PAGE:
Existing since the dawn of time, dolls are among the oldest man-made objects. Cherished generation after generation, their looks and purposes have changed over the centuries. Their evolution has always been closely linked to fashion as well as innovation and social change. Here is a global overview of their story from Ancient Time to the 21st century. The history of dolls in a nutshell.
The making of dolls - painting from Angelo Courten, end of the 19th century
THE VERY FIRST DOLLS
Dolls are said to have existed as early as the Paleolithic Era (roughly 2.5 million years ago to 10,000 B.C.). The eldest one, discovered in Siberia in 2017, had a head carved from soapstone and a body made of organic materials which have since then decomposed. It is believed to be over 4,500 years old.
Wooden paddle dolls from Ancient Egypt also appeared to be popular.
Archaeologists have also confirmed that dolls were used in Ancient Greece and Rome. Made of a great diversity of natural materials such as clay, wood, wax, bone, ivory, jade stone, several were found in graves and in particular children’s tombs. Most were rather rudimentary yet some could be considered as work of art : articulated and delicately painted.
Their purpose seems to have been different according to the culture and civilization. It is supposed that they were either used as children’s toys or as symbols for rituals. Some were even believed to hold magical powers.
For example Greek brides would offer their dolls to the Gods before getting married. Ancient Japanese dolls were used during religious ceremonies and considered as a source of protection.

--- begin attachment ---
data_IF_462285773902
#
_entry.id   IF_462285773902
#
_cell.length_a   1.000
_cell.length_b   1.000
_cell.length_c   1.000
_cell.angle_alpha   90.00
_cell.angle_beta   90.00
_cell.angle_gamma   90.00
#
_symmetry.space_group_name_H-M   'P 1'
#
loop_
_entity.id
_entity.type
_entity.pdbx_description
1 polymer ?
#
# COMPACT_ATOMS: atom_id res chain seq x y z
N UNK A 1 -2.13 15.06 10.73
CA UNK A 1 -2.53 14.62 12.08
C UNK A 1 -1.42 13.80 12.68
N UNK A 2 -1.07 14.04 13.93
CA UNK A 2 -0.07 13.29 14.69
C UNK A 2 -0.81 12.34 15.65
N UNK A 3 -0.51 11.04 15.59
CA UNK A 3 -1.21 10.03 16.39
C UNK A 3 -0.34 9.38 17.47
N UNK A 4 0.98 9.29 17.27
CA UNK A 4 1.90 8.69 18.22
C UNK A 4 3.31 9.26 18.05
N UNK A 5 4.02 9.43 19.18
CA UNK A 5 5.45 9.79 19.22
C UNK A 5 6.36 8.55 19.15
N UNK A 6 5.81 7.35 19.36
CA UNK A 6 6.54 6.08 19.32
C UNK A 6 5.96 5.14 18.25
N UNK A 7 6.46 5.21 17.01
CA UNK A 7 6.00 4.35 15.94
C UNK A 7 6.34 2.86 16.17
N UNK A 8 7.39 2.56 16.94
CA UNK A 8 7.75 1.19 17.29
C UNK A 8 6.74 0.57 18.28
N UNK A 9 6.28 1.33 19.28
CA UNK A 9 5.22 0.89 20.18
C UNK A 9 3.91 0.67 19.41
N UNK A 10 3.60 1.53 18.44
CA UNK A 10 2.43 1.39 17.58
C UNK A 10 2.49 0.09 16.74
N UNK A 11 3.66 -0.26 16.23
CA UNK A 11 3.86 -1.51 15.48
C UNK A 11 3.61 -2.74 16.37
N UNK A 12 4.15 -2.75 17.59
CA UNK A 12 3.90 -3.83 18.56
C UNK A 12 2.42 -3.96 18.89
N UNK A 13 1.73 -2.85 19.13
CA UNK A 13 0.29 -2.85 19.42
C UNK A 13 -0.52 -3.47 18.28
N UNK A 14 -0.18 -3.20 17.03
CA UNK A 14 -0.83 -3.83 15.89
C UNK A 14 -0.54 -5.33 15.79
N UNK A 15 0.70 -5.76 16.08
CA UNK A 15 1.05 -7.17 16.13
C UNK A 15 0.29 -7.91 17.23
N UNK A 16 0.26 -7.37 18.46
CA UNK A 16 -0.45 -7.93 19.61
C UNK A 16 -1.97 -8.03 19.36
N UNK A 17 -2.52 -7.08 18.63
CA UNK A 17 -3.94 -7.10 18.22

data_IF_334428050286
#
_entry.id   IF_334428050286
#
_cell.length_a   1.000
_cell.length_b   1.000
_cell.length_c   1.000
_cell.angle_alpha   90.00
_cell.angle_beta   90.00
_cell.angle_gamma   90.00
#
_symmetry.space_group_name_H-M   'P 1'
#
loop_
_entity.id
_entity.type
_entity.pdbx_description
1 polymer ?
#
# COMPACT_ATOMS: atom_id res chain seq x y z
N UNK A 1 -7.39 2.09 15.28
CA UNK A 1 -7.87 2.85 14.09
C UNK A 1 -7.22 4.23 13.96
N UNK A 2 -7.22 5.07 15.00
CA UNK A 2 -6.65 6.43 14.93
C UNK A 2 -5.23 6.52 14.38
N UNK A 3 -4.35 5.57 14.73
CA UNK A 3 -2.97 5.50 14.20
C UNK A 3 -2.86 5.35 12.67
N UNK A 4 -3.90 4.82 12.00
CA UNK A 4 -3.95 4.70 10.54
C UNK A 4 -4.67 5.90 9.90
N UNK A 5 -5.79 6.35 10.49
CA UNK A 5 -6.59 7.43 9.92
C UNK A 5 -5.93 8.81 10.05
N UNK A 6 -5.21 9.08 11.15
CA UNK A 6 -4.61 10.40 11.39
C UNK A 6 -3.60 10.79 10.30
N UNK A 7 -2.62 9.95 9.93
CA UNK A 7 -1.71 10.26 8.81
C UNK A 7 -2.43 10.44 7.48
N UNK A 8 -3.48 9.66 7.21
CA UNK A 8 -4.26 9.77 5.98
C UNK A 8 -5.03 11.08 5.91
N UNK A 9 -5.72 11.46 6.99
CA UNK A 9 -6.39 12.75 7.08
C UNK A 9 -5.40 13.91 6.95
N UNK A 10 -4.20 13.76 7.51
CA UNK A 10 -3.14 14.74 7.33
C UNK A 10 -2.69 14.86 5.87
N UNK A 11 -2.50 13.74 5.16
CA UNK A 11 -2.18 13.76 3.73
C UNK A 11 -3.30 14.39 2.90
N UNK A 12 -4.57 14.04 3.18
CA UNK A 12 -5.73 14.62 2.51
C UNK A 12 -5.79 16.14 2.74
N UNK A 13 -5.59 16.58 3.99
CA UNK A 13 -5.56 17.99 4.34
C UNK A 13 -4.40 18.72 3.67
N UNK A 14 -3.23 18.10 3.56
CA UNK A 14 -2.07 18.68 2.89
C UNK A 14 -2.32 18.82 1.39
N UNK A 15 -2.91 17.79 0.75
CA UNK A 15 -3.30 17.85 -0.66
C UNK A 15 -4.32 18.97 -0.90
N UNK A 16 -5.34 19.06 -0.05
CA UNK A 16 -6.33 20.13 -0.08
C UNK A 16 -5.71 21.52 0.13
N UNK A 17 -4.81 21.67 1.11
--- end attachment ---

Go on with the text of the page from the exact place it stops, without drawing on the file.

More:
African dolls were used as a mean of education and entertainment. Some like the Voodoo dolls were attributed super natural powers.
The border between dolls as a toy and ritual symbols is often hard to trace.
During the Middle Ages, little is known of doll usage. Mainly made of rags by mothers at home, they did not resist the trial of time. It is only in the 16th century that a proper doll production business started to emerge. In Paris, the craftsmen making and selling dolls upon fairs were named “bimbelotiers”.
During the 17th century, French dolls were made of wood and paper mâché (mashed paper and sometimes bits of textile all bound together with an adhesive such as glue or starch). England, slightly ahead, was already using wax. In the 18th century, dolls met a big success and innovation in the production process continued.
During the first half of the 19th century, doll heads were made of very delicate china, beautiful but very easily breakable. Later on, biscuit porcelain also know as bisque was used to give them a human skin like shade. Very popular in Europe and in particular in France and Germany, these antique dolls are deeply sought after by collectors.
Until 1869, dolls bodies were made of sewn fabric and filled with bran. The invention of celluloid was a real revolution, much cheaper and less fragile than porcelain, it was well suited to children. Since 1945, most dolls are now made of plastic or synthetic materials.